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A Community Mourns // At Hernando High, it's hard on everyone

Hernando High School principal Elaine Sullivan started Friday morning's announcements by saying, "We're going to try to have business as usual."

But no one, not even Sullivan, really believed it.

Most students had already heard that math teacher Mike Bristol and physical education teacher Mike Imhoff, the school's former football coach, had been shot and killed the night before.

Those who hadn't arrived expecting to prepare for next week's semester exams. Instead, they were confronted by the collective grief of a school mourning the loss of two of its most popular faculty members.

"When I first heard it this morning, I didn't believe it. I thought my friends were playing around," said Clarence Mobley, a freshman football player. Mobley was walking around dazed after a prayer meeting for the football and girls basketball teams.

"Then I came to school and saw everybody crying. I had to go back to my friends and apologize."

The meeting was one of a series of hastily scheduled events set up to help the pupils cope with their loss.

There was an informal gathering around the flagpole before classes began Friday morning. Students and faculty members watched quietly as uniformed members of the campus ROTC raised the flag and then slowly lowered it to half-staff.

When the school day ended, several hundred students and teachers gathered in the school's courtyard to listen to a solo trumpet player blow taps. And during the day, students organized a candlelight vigil that was scheduled for 9 p.m. Friday at Tom Fisher Stadium.

In the time between those events, academics were forgotten. Sullivan canceled next week's exams, though all of the weekend's sporting events remained on the schedule. Most class time on Friday was spent discussing Imhoff and Bristol.

"Really, today is to support each other and to be together," Sullivan said. "What we tell the students is go to somebody, talk to somebody."

In Sullivan's 10 years at the school, Hernando High has seen several tragedies. When Russell Coats was beaten and killed in 1990, most of the people involved were current or former Hernando High students. In 1993, seniors Veronica Petters and Ceara Monaghan were killed when their car collided with a truck on State Road 50.

Those events prepared the administration to deal with tragedy, Sullivan said. She knew to call counselors from around the county and ministers from local churches to come to the school to help students.

"But we all decided this might have been the worst," Sullivan said.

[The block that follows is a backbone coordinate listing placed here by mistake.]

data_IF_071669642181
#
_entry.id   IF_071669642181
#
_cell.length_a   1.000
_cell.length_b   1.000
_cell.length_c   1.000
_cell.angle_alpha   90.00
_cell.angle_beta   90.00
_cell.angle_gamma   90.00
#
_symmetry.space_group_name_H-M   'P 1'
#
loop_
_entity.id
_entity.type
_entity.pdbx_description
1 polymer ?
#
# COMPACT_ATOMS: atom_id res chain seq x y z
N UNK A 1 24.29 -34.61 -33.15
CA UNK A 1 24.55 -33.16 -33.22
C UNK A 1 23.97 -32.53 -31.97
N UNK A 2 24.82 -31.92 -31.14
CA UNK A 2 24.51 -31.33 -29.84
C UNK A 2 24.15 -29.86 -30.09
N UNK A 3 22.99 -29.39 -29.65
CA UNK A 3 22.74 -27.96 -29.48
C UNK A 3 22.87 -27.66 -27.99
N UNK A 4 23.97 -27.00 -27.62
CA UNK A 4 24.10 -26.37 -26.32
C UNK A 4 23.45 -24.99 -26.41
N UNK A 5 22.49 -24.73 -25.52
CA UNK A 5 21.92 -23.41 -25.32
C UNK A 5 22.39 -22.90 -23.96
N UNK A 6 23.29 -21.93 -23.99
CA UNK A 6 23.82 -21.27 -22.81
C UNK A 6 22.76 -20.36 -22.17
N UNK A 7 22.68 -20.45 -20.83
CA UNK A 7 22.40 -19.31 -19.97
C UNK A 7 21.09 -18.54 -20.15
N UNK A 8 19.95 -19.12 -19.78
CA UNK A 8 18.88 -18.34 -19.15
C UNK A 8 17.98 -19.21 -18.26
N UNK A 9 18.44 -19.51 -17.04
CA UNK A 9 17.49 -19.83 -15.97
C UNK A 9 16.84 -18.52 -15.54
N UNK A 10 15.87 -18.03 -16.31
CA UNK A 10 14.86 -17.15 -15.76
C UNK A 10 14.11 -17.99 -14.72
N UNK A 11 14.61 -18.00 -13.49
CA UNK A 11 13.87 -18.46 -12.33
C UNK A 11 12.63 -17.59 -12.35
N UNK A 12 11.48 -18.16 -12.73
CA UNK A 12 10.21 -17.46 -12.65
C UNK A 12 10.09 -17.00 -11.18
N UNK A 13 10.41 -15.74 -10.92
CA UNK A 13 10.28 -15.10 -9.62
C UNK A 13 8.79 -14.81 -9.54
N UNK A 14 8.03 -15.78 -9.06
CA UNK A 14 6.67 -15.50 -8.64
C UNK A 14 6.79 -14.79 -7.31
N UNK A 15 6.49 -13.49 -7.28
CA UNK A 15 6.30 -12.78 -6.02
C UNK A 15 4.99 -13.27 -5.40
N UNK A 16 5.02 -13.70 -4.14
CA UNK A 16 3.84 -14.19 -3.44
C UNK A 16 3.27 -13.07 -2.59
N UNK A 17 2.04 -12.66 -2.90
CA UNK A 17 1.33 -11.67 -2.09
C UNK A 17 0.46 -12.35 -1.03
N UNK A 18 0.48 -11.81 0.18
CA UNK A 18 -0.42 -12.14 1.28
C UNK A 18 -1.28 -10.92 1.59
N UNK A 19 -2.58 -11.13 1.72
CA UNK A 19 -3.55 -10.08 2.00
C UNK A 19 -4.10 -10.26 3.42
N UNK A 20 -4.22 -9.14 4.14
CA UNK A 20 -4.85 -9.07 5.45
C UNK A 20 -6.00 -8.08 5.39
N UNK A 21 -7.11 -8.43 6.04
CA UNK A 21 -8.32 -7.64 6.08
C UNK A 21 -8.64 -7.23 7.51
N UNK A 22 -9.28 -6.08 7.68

Certainly it more directly affected people like J. J. Shannon, a Hernando High School football quarterback who told how powerful an impact a caring teacher or coach can have on the life of a student.

Shannon said he was raised mostly by his grandmother, who also recently died.

Imhoff, he said, "knew I didn't have much." He sometimes took him shopping for food. He once bought him a turkey at Thanksgiving.

"He'd do anything for me," Shannon said. "He was like the father I never had."

He also was a good coach, Shannon said, telling him to keep up his grades and weightlifting.

Paul Niedermeyer, a lineman on the team, said he and friends organized the gathering at the flagpole by calling one another over the telephone Thursday night.

"It was out of respect. He was respected, he and Mr. Bristol," Niedermeyer said.

"I think he was one of the best coaches in the area. He took teams to the state (playoffs) two years in a row. Who else can say that? He was a hell of a man, too."

"It just seems like he's still here," said Chris Daley, another freshman. Daley plays basketball, but he said Imhoff tried to get him to come out for football.

"He'd say, "What's the matter, you scared to come in and play with the big boys?' " Daley said.

"It seems like he's still here. I won't believe he's gone until I really see him in the casket."

One reason students took the loss hard was because the two teachers were so prominent. Another was that their deaths were so senseless.

Even a day after the shootings, the Sheriff's Office could offer no real explanation why they believe Jimmy Smith, a 19-year-old middle school dropout, had killed the two teachers. He was emotionally troubled, but neither Imhoff nor Bristol apparently had done anything to provoke him.

"One of the worst things to ask is why did it happen," said the Rev. David Garcia, pastor of Brooksville Assembly of God Church.

He was instead urging students who passed him in the courtyard to learn from the two men's best qualities.

"Don't let this make you bitter. Let it make you better," he told a crying student.

The Rev. Raymond Dage of St. John's Episcopal Church in Brooksville asked a student only, "Are you doing okay? Really okay?" and hugged her.

"Everybody would like to make sense of it," he said, "but you can't. What you have to deal with is a real strong sense of shock and emptiness."

One student, Jenna Gathje, felt it strongly enough to write a poem about the tragedy. Sullivan, sounding tearful, read it over the intercom just before classes ended Friday.

"Never forgetting the two teachers, we will always love and adore," the poem concluded. "In our hearts and minds, they will remain forevermore."

Afterward, Sullivan said she thought the students had accomplished all they could by sharing the pain they felt.

"I knew they would come together, but they did so more than ever," she said. "It was marvelous. They really bonded as a family."

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